Non-Standard Port

Adversaries may communicate using a protocol and port paring that are typically not associated. For example, HTTPS over port 8088[1] or port 587[2] as opposed to the traditional port 443. Adversaries may make changes to the standard port used by a protocol to bypass filtering or muddle analysis/parsing of network data.

ID: T1571
Sub-techniques:  No sub-techniques
Tactic: Command And Control
Platforms: Linux, Windows, macOS
Data Sources: Netflow/Enclave netflow, Packet capture, Process monitoring, Process use of network
Version: 1.0
Created: 14 March 2020
Last Modified: 26 March 2020

Procedure Examples

Name Description
APT-C-36

APT-C-36 has used port 4050 for C2 communications.[24]

APT32

An APT32 backdoor can use HTTP over a non-standard TCP port (e.g 14146) which is specified in the backdoor configuration.[22]

APT33

APT33 has used HTTP over TCP ports 808 and 880 for command and control.[1]

BADCALL

BADCALL communicates on ports 443 and 8000 with a FakeTLS method.[3]

Bankshot

Bankshot binds and listens on port 1058 for HTTP traffic while also utilizing a FakeTLS method.[10]

DarkVishnya

DarkVishnya used ports 5190 and 7900 for shellcode listeners, and 4444, 4445, 31337 for shellcode C2.[26]

Derusbi

Derusbi has used unencrypted HTTP on port 443 for C2.[4]

Emotet

Emotet has used HTTP over ports such as 20, 22, 7080, and 50000, in addition to using ports commonly associated with HTTP/S.[5]

FIN7

FIN7 has used port-protocol mismatches on ports such as 53, 80, 443, and 8080 during C2.[18]

GravityRAT

GravityRAT has used HTTP over a non-standard port, such as TCP port 46769.[11]

HARDRAIN

HARDRAIN binds and listens on port 443 with a FakeTLS method.[6]

HOPLIGHT

HOPLIGHT has connected outbound over TCP port 443 with a FakeTLS method.[7]

Lazarus Group

Some Lazarus Group malware uses a list of ordered port numbers to choose a port for C2 traffic, creating port-protocol mismatches.[19][20]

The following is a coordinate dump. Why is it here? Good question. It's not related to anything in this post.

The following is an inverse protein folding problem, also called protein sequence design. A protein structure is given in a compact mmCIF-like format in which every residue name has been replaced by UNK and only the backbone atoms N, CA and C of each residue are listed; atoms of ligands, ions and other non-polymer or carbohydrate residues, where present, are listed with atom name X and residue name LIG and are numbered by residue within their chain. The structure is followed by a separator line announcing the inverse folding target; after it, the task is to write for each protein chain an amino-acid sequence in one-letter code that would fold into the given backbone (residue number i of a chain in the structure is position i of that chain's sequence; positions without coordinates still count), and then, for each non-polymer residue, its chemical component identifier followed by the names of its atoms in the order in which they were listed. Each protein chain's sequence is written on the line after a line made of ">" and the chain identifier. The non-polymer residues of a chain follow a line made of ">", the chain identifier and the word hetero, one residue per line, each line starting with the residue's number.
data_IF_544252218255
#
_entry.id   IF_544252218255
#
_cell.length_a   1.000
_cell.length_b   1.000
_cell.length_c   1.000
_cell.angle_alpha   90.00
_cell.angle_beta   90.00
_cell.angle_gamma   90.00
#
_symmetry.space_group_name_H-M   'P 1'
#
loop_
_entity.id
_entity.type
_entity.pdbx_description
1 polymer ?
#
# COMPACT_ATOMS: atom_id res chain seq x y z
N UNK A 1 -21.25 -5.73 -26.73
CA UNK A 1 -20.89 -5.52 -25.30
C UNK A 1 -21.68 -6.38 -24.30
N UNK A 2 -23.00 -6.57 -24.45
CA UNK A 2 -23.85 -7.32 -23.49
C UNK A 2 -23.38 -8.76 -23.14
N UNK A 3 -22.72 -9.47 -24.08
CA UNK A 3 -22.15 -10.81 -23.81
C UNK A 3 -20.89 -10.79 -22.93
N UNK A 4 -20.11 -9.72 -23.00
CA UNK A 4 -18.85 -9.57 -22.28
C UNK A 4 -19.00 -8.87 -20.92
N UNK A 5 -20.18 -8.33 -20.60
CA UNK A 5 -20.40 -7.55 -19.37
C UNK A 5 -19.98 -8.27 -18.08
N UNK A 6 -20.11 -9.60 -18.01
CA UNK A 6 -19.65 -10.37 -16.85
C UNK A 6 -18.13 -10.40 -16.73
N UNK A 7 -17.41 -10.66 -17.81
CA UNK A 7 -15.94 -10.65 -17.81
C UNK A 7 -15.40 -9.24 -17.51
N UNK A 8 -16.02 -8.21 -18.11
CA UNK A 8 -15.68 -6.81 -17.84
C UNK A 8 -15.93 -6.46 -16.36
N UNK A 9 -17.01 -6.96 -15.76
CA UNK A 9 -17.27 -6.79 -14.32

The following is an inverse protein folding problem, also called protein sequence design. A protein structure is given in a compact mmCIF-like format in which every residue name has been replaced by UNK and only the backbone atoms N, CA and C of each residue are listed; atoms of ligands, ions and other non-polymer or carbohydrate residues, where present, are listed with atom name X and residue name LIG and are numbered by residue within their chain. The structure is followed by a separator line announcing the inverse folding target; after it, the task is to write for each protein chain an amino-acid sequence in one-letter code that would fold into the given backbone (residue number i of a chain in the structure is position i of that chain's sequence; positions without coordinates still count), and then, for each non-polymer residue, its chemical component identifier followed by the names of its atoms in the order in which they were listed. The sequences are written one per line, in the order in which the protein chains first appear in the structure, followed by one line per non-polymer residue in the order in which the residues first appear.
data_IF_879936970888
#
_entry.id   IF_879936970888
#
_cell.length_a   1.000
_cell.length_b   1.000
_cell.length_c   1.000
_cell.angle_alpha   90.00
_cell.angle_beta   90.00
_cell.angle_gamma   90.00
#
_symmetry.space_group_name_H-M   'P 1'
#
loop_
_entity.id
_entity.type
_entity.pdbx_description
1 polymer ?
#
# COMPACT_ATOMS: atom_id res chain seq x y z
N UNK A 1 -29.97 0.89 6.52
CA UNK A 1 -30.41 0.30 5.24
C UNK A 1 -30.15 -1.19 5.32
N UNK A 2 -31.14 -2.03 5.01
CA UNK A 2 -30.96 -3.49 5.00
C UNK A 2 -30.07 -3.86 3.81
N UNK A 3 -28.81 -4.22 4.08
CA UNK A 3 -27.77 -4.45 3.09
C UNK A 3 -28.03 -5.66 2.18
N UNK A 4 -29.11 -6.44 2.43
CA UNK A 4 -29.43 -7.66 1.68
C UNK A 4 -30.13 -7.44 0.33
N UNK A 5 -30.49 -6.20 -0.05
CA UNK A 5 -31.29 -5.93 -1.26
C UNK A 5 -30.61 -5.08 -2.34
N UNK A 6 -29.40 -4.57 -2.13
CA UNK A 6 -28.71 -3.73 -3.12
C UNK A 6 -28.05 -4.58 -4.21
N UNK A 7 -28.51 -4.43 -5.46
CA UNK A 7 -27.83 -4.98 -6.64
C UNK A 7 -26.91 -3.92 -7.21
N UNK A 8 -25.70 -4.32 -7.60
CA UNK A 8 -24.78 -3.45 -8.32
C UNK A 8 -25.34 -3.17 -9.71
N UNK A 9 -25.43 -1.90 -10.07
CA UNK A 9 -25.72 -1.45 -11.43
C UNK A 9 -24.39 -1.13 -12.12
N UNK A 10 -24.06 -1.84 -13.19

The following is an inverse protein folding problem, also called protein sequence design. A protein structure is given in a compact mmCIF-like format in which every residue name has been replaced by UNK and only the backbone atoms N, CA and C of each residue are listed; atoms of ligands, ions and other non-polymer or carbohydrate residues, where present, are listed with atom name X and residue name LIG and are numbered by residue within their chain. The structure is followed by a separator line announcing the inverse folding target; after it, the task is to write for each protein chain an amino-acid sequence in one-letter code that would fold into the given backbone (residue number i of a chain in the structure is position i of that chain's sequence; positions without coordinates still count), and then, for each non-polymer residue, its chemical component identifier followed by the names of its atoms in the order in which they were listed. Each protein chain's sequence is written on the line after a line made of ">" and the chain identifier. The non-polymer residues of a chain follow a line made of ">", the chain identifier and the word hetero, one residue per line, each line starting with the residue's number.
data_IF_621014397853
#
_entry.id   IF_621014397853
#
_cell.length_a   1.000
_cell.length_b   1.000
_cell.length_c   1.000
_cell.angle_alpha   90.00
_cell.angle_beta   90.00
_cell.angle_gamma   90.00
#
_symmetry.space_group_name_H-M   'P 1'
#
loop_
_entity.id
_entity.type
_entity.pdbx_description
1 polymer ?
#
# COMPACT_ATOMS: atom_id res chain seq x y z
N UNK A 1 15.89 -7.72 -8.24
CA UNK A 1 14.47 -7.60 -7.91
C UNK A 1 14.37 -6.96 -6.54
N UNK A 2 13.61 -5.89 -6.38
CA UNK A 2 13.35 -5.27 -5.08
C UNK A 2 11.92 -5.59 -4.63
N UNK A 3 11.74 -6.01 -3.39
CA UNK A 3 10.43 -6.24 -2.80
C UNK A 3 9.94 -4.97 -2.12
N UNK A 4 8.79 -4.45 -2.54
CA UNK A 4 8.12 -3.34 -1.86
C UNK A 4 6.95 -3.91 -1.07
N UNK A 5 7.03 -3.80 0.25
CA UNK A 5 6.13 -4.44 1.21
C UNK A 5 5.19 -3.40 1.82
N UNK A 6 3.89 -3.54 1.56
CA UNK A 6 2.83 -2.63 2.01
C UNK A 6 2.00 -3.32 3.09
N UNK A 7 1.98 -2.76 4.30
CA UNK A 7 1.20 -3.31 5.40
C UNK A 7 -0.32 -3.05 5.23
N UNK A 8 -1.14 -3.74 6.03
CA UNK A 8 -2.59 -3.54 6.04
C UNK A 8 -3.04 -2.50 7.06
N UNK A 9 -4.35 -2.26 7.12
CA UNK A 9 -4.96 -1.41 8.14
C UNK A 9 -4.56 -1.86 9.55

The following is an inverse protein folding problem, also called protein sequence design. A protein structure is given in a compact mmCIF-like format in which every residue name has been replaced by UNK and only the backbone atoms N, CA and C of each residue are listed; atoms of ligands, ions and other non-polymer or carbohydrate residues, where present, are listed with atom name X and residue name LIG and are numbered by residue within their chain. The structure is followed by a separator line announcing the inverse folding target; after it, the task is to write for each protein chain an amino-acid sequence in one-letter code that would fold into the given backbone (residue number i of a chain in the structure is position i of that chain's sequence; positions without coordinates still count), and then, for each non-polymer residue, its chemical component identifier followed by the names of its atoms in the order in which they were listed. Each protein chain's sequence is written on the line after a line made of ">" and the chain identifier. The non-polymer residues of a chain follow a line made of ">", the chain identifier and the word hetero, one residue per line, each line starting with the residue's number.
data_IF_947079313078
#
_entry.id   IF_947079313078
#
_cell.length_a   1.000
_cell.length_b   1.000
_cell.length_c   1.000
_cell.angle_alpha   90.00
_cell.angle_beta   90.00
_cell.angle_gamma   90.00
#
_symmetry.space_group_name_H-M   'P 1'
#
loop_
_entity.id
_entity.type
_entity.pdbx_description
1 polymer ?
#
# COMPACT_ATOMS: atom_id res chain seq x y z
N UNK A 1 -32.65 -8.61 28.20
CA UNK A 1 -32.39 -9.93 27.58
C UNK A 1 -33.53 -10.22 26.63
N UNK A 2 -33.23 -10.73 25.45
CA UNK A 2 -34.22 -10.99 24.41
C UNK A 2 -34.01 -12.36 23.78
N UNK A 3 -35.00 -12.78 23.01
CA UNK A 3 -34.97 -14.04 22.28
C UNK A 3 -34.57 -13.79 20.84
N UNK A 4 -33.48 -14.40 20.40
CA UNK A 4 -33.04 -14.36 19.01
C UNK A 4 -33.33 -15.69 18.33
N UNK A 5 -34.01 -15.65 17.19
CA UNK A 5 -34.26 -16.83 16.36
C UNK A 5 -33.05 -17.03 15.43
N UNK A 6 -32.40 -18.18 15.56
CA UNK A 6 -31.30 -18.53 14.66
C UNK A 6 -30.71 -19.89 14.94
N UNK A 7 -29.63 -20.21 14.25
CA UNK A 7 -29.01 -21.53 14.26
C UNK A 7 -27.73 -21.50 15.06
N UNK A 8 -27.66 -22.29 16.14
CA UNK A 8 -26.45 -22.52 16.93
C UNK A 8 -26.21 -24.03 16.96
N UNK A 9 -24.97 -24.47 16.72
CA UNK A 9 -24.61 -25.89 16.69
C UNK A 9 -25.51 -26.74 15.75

Magic Hound

Magic Hound malware has communicated with its C2 server over TCP port 4443 using HTTP.[23]

MoonWind

MoonWind communicates over ports 80, 443, 53, and 8080 via raw sockets instead of the protocols usually associated with the ports.[8]

PoetRAT

PoetRAT used TLS to encrypt communications over port 143[16]

RedLeaves

RedLeaves can use HTTP over non-standard ports, such as 995, for C2.[12]

Rocke

Rocke's miner connects to a C2 server using port 51640.[27]

RTM

RTM used Port 44443 for its VNC module.[17]

Sandworm Team

Sandworm Team has used port 6789 to accept connections on the group's SSH server.[28]

Silence

Silence has used port 444 when sending data about the system from the client to the server.[25]

TEMP.Veles

TEMP.Veles has used port-protocol mismatches on ports such as 443, 4444, 8531, and 50501 during C2.[21]

TrickBot

Some TrickBot samples have used HTTP over ports 447 and 8082 for C2.[13][14][15]

TYPEFRAME

TYPEFRAME has used ports 443, 8080, and 8443 with a FakeTLS method.[9]

Mitigations

Mitigation Description
Network Intrusion Prevention

Network intrusion detection and prevention systems that use network signatures to identify traffic for specific adversary malware can be used to mitigate activity at the network level.

Network Segmentation

Properly configure firewalls and proxies to limit outgoing traffic to only necessary ports for that particular network segment.

Detection

Analyze packet contents to detect communications that do not follow the expected protocol behavior for the port that is being used. Analyze network data for uncommon data flows (e.g., a client sending significantly more data than it receives from a server). Processes utilizing the network that do not normally have network communication or have never been seen before are suspicious.[29]